by CRAIG JAMES I want to thank the folks at The Rockford Squire for giving me the opportunity to write about two of my favorite subjects, weather and climate. Mark Twain once said, “Climate is what you expect, weather is what you get.” That is the best summary of the distinction between the two I have heard, and I am sure rarely a day goes by when you don’t hear a comment about one or the other. It is my hope that maybe I can shed a little light on both subjects. I am a firm believer in another Mark Twain quote, “Get your facts first, then you can distort them as you please.” Too often it seems, especially on the subject of “climate change,” you don’t hear all the facts, frequently just the politically correct ones. So it is with this in mind—and freely admitting my own biases will enter in to anything I write—I hope to present information you may not have heard. I believe the best way to be educated about a subject is to hear both sides of an argument. The first thing I want to write about is the expected weather for this upcoming winter. You may have heard there is an El Niño occurring in the Pacific Ocean again this year, which means there is a pool of warmer-than-normal surface water located in the central Pacific Ocean. You can see in the graphic from NOAA there is an area of water along the Equator in the central Pacific Ocean between two and three degrees warmer than normal. This is a classic moderate El Niño look. It seems as if the popular belief has been if we are in an El Niño pattern, the winter will be warm, and if we are in a La Niña pattern, the winter will be cold. However, the truth is much more complicated than that. All El Niños and La Niñas are not the same. The exact location of the warm water, how much warmer than normal the water is, and whether the water temperatures peak in winter or in spring make a big difference in the downstream weather over the United States for the coming winter. There are other ocean circulations in the […]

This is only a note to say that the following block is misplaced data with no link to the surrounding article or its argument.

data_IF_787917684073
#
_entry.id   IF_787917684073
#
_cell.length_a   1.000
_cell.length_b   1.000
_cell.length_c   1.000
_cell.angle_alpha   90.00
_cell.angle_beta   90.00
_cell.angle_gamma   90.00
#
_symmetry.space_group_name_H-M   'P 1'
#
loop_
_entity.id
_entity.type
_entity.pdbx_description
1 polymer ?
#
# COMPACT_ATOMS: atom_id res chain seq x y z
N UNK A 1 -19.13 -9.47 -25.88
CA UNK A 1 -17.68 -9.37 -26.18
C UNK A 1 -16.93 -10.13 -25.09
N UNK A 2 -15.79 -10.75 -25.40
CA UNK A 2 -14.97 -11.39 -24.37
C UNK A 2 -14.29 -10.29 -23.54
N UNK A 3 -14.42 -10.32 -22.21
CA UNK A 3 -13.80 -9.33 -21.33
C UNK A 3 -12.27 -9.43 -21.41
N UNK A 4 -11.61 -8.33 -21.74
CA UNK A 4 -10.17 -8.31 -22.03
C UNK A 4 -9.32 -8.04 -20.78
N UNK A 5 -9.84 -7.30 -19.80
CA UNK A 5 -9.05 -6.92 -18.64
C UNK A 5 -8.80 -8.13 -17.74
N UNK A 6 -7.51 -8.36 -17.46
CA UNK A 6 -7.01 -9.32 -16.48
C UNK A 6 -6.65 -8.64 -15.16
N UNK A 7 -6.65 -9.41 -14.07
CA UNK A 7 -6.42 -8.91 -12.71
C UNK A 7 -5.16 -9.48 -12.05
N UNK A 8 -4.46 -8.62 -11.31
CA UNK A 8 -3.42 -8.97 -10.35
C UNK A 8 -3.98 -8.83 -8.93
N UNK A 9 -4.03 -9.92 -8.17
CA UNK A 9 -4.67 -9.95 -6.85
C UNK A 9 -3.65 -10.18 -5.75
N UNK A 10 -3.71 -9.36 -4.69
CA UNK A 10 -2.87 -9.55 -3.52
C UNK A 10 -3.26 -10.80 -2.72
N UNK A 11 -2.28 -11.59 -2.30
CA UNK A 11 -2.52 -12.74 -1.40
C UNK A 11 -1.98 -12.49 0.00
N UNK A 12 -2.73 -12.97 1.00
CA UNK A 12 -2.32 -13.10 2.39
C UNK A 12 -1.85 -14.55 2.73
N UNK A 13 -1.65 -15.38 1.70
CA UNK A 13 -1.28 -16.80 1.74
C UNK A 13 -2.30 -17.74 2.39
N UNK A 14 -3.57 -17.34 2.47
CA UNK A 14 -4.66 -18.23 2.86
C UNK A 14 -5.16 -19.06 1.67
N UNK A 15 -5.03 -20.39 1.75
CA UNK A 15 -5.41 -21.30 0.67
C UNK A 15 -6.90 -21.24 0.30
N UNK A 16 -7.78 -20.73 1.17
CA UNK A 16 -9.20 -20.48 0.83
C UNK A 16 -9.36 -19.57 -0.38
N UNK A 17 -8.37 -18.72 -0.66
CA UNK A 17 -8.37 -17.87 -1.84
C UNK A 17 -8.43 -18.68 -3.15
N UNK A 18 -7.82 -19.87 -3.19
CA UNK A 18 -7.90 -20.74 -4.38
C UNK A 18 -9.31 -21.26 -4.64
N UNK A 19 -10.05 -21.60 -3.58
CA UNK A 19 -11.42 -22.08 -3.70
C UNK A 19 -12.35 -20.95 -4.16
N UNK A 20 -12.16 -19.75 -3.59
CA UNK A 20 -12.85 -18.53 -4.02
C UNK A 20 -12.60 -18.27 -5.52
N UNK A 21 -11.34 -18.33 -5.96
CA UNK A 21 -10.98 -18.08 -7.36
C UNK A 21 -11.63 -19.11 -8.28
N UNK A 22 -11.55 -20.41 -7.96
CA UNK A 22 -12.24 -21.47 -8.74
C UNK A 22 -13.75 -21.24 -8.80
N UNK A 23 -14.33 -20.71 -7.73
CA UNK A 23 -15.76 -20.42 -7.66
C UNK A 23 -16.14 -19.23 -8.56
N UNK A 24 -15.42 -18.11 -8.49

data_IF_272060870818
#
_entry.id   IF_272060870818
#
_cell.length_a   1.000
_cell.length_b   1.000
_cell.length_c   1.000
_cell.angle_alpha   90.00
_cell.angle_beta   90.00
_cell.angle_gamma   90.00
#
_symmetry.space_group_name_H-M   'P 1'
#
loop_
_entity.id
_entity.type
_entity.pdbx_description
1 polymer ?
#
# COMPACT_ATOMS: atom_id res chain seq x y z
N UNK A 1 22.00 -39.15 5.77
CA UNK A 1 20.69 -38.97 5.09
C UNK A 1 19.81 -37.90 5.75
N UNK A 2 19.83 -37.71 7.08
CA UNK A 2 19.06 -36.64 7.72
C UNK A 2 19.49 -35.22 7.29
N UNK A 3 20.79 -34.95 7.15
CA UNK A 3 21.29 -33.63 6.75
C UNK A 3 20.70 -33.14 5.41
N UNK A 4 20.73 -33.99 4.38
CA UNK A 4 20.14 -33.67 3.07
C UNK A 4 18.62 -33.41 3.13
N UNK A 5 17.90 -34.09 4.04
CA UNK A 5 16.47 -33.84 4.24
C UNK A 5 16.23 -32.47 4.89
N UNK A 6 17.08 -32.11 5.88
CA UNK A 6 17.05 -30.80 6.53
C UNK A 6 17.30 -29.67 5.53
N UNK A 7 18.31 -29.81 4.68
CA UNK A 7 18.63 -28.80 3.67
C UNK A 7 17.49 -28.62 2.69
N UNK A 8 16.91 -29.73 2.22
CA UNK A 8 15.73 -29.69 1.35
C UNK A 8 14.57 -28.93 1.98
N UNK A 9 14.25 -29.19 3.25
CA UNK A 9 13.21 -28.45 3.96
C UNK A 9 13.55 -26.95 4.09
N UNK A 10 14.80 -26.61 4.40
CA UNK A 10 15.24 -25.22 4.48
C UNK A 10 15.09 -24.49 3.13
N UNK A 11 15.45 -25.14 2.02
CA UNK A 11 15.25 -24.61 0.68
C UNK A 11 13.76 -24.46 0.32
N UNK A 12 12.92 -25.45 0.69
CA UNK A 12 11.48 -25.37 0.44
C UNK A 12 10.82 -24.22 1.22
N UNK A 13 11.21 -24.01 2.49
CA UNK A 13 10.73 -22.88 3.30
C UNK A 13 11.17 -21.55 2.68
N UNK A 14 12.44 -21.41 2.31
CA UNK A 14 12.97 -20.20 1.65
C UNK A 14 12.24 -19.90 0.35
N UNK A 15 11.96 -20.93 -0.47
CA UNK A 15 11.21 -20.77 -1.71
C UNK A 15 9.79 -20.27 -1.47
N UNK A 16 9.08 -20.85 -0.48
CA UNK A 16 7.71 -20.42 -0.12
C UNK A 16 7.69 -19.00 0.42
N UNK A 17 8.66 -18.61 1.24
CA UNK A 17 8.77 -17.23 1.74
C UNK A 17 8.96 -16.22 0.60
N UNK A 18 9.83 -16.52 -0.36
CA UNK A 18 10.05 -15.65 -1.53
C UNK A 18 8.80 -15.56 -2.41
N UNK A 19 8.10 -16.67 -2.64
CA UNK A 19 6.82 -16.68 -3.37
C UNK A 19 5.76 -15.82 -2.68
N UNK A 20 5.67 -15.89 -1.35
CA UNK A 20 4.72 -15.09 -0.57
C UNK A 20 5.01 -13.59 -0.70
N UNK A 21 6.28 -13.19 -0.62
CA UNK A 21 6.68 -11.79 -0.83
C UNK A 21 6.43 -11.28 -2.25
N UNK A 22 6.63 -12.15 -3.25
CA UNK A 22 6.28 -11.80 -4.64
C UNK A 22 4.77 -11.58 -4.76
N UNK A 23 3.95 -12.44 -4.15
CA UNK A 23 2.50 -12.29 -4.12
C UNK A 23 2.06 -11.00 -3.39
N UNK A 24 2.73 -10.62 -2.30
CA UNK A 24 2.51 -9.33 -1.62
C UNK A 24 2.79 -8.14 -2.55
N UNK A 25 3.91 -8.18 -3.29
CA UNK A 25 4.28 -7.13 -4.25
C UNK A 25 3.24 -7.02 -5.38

Recently, Squire reporters Cliff and Nancy Hill traveled to the Canadian Rockies with a bundle of The Rockford Squire newspapers and a 40-member tour group hosted by retired Wood TV8 Chief Meteorologist Craig James. Pictured (from left) are our globe-hopping staffers Nancy and Cliff, along with horse trainer and equestrian Marjas Becker of Gainesville, Fla., and Craig James, who came through on a guarantee of perfect weather for the entire 10 days. The unbelievably turquoise blue lake in the background is Peyto Lake, a glacial lake at the base of 7,000-foot Bow Mountain. Here, 100 miles north of Banff, Alberta Canada, the group displays recent Squire editions. James is holding the Dec. 3, 2008, edition where he received front-page coverage in debunking the current theory of placing total blame on mankind for being the entire cause of the latest cycle of global warming. Watch next weeks Squire for the whole story.